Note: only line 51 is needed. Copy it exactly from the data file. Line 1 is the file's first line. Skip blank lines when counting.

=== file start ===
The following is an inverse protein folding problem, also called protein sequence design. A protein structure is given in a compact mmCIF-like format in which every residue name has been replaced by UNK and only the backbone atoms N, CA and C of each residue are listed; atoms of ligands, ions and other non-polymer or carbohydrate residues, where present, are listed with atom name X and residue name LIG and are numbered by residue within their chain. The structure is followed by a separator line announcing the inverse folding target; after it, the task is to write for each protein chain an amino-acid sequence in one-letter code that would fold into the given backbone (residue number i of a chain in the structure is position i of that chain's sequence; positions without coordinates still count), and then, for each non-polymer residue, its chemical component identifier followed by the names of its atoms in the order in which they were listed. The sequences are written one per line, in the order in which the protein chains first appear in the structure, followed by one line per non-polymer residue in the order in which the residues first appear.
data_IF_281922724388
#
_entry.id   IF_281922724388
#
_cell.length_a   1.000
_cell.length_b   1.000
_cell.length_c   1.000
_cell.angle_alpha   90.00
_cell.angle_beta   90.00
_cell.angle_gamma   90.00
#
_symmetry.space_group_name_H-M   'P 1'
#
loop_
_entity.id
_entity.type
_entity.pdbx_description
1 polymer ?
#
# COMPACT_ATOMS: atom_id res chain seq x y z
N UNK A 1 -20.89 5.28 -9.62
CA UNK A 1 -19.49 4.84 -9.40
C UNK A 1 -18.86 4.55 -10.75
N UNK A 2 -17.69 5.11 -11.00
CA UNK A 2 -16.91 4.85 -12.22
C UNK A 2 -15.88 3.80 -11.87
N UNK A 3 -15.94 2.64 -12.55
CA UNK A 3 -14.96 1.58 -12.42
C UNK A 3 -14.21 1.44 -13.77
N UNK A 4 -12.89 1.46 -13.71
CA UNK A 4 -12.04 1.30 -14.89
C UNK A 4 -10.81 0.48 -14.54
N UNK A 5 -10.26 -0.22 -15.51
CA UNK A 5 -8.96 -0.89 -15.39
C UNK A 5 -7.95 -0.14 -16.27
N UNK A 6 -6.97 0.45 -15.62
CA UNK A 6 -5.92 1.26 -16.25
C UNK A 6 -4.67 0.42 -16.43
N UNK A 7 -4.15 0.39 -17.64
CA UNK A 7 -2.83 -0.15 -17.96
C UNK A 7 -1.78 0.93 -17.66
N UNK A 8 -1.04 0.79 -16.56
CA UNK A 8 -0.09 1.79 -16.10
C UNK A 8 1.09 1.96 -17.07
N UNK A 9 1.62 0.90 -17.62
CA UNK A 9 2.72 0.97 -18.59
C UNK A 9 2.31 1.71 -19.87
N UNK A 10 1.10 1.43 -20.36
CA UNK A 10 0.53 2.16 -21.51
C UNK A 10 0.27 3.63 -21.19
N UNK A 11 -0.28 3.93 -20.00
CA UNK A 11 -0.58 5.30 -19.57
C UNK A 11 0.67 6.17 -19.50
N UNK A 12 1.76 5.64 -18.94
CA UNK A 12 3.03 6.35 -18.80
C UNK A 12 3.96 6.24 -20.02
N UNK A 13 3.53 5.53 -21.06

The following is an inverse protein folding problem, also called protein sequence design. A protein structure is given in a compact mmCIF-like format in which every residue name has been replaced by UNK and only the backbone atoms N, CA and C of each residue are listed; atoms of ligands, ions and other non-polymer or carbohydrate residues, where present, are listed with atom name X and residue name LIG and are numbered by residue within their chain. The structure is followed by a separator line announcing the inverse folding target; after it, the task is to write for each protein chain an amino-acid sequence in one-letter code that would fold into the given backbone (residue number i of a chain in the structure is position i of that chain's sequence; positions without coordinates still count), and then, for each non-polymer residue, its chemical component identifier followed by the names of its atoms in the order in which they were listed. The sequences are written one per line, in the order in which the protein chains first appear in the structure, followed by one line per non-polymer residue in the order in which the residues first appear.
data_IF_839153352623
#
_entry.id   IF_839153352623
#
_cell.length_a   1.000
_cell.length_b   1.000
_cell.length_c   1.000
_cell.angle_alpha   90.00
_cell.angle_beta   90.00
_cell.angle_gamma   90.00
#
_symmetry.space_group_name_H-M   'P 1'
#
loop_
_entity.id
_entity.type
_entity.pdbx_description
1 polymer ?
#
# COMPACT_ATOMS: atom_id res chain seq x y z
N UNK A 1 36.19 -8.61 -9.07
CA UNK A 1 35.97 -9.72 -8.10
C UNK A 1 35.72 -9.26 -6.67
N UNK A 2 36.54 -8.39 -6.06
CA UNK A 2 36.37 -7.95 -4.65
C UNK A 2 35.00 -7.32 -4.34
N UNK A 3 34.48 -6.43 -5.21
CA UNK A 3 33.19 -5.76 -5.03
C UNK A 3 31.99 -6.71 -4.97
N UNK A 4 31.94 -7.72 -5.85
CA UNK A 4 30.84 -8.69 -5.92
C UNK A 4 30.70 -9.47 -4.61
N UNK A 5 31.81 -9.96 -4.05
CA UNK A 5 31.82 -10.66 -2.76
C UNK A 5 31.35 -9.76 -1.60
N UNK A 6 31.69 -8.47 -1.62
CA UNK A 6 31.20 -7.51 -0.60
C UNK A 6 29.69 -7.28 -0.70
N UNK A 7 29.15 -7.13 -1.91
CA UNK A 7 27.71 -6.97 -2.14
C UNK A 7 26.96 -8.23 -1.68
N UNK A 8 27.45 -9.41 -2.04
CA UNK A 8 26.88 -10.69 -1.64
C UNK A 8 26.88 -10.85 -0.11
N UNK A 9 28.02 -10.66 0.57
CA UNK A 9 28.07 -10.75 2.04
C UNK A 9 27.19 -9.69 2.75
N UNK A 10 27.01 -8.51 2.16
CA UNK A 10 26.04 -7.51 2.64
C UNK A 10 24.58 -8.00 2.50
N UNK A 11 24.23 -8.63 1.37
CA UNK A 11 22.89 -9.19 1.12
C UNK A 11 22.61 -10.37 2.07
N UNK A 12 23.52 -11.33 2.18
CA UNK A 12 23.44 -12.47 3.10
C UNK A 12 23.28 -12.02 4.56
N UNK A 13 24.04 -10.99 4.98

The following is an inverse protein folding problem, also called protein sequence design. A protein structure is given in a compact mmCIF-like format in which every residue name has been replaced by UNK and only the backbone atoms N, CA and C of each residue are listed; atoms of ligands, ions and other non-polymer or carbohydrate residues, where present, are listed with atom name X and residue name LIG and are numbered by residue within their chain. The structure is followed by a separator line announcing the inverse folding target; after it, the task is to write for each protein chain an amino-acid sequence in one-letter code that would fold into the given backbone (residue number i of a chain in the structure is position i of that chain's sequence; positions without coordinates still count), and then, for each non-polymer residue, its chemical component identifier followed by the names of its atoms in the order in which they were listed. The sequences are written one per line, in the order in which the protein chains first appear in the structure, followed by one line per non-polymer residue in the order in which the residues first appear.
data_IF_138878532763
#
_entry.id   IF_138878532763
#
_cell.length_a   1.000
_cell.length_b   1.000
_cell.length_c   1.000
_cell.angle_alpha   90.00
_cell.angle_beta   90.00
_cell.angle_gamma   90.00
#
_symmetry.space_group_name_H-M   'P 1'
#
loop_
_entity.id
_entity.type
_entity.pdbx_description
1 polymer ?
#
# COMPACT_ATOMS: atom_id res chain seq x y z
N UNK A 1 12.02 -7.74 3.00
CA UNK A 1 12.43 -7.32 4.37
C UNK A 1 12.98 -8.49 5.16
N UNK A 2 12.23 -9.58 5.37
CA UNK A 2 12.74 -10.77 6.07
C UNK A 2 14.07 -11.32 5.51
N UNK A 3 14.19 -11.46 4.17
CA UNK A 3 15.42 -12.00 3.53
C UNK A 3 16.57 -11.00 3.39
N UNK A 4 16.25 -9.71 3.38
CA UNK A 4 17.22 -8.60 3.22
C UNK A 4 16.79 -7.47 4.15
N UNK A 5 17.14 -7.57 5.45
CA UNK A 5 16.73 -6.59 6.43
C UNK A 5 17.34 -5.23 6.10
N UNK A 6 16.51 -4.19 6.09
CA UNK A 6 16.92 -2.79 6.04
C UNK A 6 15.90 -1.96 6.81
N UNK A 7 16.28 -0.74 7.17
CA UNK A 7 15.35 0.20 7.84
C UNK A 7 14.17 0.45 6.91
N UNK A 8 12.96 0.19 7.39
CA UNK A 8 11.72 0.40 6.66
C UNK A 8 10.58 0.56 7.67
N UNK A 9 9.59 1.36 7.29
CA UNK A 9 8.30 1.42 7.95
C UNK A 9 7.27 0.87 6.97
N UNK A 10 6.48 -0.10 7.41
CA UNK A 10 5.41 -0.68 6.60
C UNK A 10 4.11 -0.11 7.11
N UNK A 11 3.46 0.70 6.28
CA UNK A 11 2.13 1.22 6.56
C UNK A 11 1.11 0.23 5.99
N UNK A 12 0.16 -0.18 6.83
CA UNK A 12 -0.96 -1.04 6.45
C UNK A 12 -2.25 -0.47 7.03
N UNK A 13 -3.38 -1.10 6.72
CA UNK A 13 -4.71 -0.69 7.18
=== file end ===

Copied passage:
C UNK A 10 0.27 3.63 -21.19